Throughout history many cultures have benefited from the influences of one another. Some of the most common ways of life have developed from some of the most ancient and primeval eras. From the way we cook, play sports or the way we socialize we have adopted habits from many cultures. The 21st century has benefited greatly from ancient Greek and Roman cultures.
Ancient Greek and Roman Influence has developed over thousands of years and with time many of us today never realize how much of that past lives today. Greek architecture is one of the most evident and visible influences. Greek architecture consists of Doric, Ionic or Corinthian styles or orders (Scranton, 2010). Most of what we know about Greek architecture comes from the decrepit shell of temples and buildings from the Hellenistic and Roman periods. The Doric style (a more simple style) is sturdy and unadorned. Doric columns have no base and rise from the floor of the building. There’s a capital that forms at the top of the columns; and it consists of two sections the Echinus and the Abacus. This method was used mostly in mainland Greece and southern Italy (Wesley, 2010).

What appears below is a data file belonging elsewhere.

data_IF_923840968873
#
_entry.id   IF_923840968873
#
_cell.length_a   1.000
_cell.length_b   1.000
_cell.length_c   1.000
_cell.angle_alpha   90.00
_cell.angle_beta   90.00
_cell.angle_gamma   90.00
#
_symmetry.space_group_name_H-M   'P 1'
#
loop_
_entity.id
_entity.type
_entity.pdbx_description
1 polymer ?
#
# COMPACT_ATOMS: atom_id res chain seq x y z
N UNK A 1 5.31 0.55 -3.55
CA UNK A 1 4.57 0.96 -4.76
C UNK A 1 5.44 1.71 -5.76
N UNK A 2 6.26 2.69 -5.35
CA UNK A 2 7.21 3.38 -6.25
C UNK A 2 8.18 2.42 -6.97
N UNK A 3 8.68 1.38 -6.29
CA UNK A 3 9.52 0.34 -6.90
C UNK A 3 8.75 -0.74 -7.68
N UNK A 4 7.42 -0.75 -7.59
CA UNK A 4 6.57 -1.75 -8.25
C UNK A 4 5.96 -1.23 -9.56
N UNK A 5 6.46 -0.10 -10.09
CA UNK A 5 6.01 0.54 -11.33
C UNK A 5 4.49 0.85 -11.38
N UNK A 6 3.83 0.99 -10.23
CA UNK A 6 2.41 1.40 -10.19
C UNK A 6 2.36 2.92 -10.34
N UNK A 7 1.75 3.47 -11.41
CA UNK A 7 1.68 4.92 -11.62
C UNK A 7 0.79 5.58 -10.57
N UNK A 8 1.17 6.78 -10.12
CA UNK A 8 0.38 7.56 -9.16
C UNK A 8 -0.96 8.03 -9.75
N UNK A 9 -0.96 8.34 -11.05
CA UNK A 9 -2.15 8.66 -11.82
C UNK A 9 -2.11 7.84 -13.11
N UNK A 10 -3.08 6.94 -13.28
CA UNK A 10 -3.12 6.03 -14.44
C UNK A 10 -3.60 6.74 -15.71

Today you can look out of your bedroom window and see Doric columns used on a porch of a house. You can also find the Doric order on many important buildings. For instance, the Doric columns of the Lincoln Memorial in Washington, DC are a great use of Doric style. It also shows similarities in how we pay homage to people of great importance compared to the Greeks and how they paid homage to their gods.
The Ionic style is more elegant and elaborate of the two orders. At the tiered base of the columns connects Twenty-four flutes separated by narrow vertical bands. The capital is ornamented with volutes, which consist of a pair spirals. This style was found in eastern Greece (Wesley, 2010). At present, you can come across Ionic styles as well. The Ionic style adorns the Bank of America located in downtown Chicago, or the...
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